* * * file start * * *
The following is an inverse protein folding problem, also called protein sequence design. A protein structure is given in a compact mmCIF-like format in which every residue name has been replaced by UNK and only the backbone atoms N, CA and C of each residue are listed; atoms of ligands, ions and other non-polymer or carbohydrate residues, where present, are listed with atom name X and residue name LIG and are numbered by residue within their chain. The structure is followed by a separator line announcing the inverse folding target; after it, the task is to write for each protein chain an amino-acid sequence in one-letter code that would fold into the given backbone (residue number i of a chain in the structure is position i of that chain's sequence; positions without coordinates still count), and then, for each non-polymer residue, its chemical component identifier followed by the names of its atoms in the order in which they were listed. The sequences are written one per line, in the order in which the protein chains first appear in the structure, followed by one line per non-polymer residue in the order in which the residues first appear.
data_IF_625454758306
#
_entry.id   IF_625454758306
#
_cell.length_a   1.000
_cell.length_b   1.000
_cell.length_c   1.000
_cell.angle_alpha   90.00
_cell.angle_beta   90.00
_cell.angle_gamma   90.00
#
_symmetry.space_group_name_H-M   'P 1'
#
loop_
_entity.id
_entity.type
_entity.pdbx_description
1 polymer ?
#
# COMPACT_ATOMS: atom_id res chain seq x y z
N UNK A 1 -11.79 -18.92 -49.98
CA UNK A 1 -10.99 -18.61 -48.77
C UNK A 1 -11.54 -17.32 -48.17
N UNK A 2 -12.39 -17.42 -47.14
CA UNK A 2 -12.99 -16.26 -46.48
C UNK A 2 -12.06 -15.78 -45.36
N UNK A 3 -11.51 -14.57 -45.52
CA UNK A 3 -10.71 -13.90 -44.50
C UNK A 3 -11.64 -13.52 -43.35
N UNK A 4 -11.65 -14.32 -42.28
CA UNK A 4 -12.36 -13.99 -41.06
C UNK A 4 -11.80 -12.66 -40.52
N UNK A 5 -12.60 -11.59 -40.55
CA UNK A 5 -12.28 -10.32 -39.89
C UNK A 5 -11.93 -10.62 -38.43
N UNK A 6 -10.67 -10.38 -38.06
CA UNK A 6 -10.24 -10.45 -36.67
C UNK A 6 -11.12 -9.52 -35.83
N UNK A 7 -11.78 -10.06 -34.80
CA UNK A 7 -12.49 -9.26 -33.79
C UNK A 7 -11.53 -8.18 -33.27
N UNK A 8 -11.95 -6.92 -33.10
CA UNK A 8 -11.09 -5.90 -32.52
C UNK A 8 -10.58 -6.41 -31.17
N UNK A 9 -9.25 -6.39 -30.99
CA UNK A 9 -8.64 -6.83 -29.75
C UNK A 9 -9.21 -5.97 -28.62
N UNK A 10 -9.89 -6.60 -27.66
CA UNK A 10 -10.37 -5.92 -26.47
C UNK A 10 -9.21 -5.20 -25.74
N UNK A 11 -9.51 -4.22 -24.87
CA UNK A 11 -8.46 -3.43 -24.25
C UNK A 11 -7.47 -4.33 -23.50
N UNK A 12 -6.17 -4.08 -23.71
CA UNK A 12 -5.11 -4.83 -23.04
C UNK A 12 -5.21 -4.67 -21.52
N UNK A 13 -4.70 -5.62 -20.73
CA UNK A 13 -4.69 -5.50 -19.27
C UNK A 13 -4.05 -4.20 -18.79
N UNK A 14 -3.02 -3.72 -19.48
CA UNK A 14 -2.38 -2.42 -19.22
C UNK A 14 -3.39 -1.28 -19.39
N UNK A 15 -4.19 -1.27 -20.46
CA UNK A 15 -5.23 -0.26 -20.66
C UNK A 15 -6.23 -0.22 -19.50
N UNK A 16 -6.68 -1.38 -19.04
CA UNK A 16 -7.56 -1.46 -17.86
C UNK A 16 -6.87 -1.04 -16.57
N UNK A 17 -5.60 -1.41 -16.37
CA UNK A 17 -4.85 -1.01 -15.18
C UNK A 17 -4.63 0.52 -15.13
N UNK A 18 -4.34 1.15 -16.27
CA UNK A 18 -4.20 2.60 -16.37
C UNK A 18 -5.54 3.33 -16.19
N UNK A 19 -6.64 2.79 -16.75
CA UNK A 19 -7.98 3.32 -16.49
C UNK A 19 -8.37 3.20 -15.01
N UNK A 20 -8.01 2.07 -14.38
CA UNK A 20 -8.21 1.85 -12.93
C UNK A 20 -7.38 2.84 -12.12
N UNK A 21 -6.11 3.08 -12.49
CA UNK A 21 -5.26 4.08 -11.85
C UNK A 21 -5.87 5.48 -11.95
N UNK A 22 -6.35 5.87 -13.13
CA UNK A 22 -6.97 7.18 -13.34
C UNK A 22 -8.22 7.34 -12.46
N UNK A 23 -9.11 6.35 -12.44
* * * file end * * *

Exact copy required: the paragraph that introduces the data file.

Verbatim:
The following is an inverse protein folding problem, also called protein sequence design. A protein structure is given in a compact mmCIF-like format in which every residue name has been replaced by UNK and only the backbone atoms N, CA and C of each residue are listed; atoms of ligands, ions and other non-polymer or carbohydrate residues, where present, are listed with atom name X and residue name LIG and are numbered by residue within their chain. The structure is followed by a separator line announcing the inverse folding target; after it, the task is to write for each protein chain an amino-acid sequence in one-letter code that would fold into the given backbone (residue number i of a chain in the structure is position i of that chain's sequence; positions without coordinates still count), and then, for each non-polymer residue, its chemical component identifier followed by the names of its atoms in the order in which they were listed. The sequences are written one per line, in the order in which the protein chains first appear in the structure, followed by one line per non-polymer residue in the order in which the residues first appear.